In this week’s market update: May brings a new note of caution; and the medical crisis eases but economic news is still grim.
The end of one month and the start of the next should be irrelevant to investors. But the transition from April to May brought a major mood shift in the markets. Overnight the optimism that had buoyed shares since markets bottomed in late March disappeared to be replaced with a greater sense of realism about economic prospects.
Partly this was a natural reaction to a rally which had seen shares claw back around half of the losses they had experienced between February and March. Rising share prices, coupled with falling earnings estimates, had seen valuation multiples return to the levels reached when markets peaked at the start of the year. Investors were finding it harder to justify paying up on the basis of hope for a V-shaped economic and market recovery.
Sentiment was also hit by a deterioration in the rhetoric between Washington and Beijing over the initial cause of the coronavirus outbreak, with the US claiming that the virus had started life in a Chinese lab, apparently without any scientific evidence to back the assertion.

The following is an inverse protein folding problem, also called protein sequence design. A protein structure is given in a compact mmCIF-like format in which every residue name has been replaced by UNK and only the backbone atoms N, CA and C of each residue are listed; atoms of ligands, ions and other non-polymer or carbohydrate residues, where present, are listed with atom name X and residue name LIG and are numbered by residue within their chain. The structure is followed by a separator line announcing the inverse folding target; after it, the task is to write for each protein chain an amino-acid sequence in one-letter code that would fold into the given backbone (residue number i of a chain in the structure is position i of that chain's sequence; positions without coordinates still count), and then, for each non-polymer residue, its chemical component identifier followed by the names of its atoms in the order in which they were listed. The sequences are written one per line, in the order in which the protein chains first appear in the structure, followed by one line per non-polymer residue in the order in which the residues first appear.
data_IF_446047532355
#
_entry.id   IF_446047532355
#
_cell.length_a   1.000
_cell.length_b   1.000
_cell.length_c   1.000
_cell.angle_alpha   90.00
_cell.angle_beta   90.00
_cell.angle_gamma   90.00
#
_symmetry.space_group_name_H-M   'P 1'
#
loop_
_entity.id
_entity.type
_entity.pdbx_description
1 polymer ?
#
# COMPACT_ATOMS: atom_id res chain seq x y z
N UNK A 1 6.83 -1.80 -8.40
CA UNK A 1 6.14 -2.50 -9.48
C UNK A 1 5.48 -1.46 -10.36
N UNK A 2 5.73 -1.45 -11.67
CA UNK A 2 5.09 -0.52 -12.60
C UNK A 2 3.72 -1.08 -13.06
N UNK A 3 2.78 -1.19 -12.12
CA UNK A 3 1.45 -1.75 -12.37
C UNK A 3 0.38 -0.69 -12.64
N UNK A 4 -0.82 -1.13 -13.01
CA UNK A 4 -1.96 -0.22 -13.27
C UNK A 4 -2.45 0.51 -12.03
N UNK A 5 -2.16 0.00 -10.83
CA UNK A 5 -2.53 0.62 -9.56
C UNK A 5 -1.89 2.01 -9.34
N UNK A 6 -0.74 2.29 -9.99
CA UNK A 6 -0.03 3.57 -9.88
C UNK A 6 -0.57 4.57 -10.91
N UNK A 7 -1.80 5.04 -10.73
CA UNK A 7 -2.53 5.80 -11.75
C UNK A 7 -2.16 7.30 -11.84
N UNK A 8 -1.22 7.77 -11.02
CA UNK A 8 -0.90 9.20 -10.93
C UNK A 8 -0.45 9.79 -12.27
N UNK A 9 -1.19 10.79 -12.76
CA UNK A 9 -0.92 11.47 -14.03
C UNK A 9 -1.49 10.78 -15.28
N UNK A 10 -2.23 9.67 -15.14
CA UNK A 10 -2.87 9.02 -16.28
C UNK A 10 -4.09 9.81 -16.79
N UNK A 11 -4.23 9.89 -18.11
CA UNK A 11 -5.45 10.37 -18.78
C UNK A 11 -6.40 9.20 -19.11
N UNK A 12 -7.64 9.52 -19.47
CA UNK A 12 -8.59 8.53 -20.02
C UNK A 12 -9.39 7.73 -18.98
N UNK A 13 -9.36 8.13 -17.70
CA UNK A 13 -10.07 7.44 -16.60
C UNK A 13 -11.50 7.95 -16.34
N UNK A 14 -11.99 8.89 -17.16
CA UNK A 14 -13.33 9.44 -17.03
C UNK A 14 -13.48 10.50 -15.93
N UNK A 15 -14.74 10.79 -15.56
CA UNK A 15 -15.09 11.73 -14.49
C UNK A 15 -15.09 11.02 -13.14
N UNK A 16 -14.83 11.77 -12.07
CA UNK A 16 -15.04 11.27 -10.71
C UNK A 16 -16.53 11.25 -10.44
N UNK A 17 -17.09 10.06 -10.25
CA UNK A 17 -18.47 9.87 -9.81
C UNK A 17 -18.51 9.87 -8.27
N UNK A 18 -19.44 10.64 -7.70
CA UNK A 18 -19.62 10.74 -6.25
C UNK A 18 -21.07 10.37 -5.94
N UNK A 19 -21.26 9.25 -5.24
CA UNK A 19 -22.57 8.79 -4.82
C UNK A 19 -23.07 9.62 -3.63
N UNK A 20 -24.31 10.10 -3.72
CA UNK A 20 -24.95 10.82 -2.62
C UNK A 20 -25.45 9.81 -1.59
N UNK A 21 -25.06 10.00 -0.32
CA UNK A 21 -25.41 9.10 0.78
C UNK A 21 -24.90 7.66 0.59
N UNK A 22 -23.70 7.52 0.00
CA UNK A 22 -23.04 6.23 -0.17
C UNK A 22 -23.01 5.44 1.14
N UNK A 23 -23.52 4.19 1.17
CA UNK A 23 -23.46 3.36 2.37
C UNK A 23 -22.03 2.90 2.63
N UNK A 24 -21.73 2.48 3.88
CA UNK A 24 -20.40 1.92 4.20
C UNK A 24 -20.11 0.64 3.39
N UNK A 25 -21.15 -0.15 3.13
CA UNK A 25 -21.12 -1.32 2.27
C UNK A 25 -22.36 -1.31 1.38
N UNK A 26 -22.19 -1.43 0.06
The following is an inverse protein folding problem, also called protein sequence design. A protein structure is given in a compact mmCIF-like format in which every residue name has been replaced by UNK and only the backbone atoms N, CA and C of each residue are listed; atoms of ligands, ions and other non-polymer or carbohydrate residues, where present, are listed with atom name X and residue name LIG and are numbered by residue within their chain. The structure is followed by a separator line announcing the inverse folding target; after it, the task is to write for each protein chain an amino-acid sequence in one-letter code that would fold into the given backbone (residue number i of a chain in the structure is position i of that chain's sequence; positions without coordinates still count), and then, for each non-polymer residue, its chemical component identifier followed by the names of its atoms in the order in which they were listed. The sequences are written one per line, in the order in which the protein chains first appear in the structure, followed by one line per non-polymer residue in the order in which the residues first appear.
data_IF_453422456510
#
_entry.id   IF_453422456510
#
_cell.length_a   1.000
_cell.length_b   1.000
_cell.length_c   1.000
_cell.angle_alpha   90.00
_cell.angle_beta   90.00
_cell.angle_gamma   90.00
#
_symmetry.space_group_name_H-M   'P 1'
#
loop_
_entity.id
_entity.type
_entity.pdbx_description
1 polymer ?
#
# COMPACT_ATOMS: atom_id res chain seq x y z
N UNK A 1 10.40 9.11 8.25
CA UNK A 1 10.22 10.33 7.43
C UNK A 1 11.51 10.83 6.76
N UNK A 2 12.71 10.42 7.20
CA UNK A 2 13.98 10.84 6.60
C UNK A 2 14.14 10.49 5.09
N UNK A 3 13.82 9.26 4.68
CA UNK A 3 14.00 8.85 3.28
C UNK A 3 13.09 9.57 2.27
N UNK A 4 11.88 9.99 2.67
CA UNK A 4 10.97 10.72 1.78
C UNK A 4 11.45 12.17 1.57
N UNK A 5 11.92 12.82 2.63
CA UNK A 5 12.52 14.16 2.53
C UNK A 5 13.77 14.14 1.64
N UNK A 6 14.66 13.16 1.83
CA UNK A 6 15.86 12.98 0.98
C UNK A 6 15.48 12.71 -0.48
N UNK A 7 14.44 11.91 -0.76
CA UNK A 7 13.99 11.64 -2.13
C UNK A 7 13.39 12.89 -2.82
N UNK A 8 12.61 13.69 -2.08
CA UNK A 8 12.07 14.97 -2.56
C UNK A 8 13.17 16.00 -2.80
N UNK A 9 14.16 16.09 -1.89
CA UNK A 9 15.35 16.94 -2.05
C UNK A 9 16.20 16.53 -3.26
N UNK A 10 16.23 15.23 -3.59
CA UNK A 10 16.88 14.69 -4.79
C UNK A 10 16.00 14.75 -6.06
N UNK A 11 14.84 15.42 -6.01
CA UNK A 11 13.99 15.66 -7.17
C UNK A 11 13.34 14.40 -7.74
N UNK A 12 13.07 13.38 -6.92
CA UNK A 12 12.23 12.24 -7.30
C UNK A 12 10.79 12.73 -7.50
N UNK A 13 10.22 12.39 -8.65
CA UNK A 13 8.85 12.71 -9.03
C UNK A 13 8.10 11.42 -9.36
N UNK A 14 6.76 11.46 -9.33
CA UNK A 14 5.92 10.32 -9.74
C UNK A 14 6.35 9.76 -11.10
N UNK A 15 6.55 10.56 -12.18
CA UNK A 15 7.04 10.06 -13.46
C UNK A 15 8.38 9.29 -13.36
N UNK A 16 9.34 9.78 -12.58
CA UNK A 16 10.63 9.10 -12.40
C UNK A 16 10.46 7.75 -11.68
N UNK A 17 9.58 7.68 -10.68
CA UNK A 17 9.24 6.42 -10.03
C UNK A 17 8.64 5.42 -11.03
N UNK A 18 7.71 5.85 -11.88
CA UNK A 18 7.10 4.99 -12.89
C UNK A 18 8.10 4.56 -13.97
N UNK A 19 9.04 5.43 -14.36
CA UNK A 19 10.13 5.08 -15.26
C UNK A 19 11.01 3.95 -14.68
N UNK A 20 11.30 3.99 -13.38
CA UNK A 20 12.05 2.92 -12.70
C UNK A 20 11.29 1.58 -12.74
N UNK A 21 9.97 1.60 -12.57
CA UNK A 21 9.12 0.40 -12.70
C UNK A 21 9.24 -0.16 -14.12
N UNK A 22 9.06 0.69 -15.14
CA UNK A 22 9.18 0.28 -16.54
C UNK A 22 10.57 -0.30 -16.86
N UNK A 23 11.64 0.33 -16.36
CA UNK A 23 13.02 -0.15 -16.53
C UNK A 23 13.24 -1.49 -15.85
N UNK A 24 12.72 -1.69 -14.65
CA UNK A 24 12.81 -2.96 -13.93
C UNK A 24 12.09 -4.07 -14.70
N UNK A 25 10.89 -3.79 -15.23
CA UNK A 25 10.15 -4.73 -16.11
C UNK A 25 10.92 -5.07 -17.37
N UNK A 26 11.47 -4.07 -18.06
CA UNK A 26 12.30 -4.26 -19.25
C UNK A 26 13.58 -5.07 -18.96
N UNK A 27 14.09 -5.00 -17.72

The prospect of renewed trade friction hitting already weakened economies caused investors to re-think the price they were prepared to pay for investments.
The economic data is starting to justify a more cautious approach. Essentially backward-looking, the numbers are beginning to catch up with the evidence on the ground. So, for example, Hong Kong announced its fastest ever fall in first quarter GDP, almost 9% year on year and more than 5% down on the previous quarter.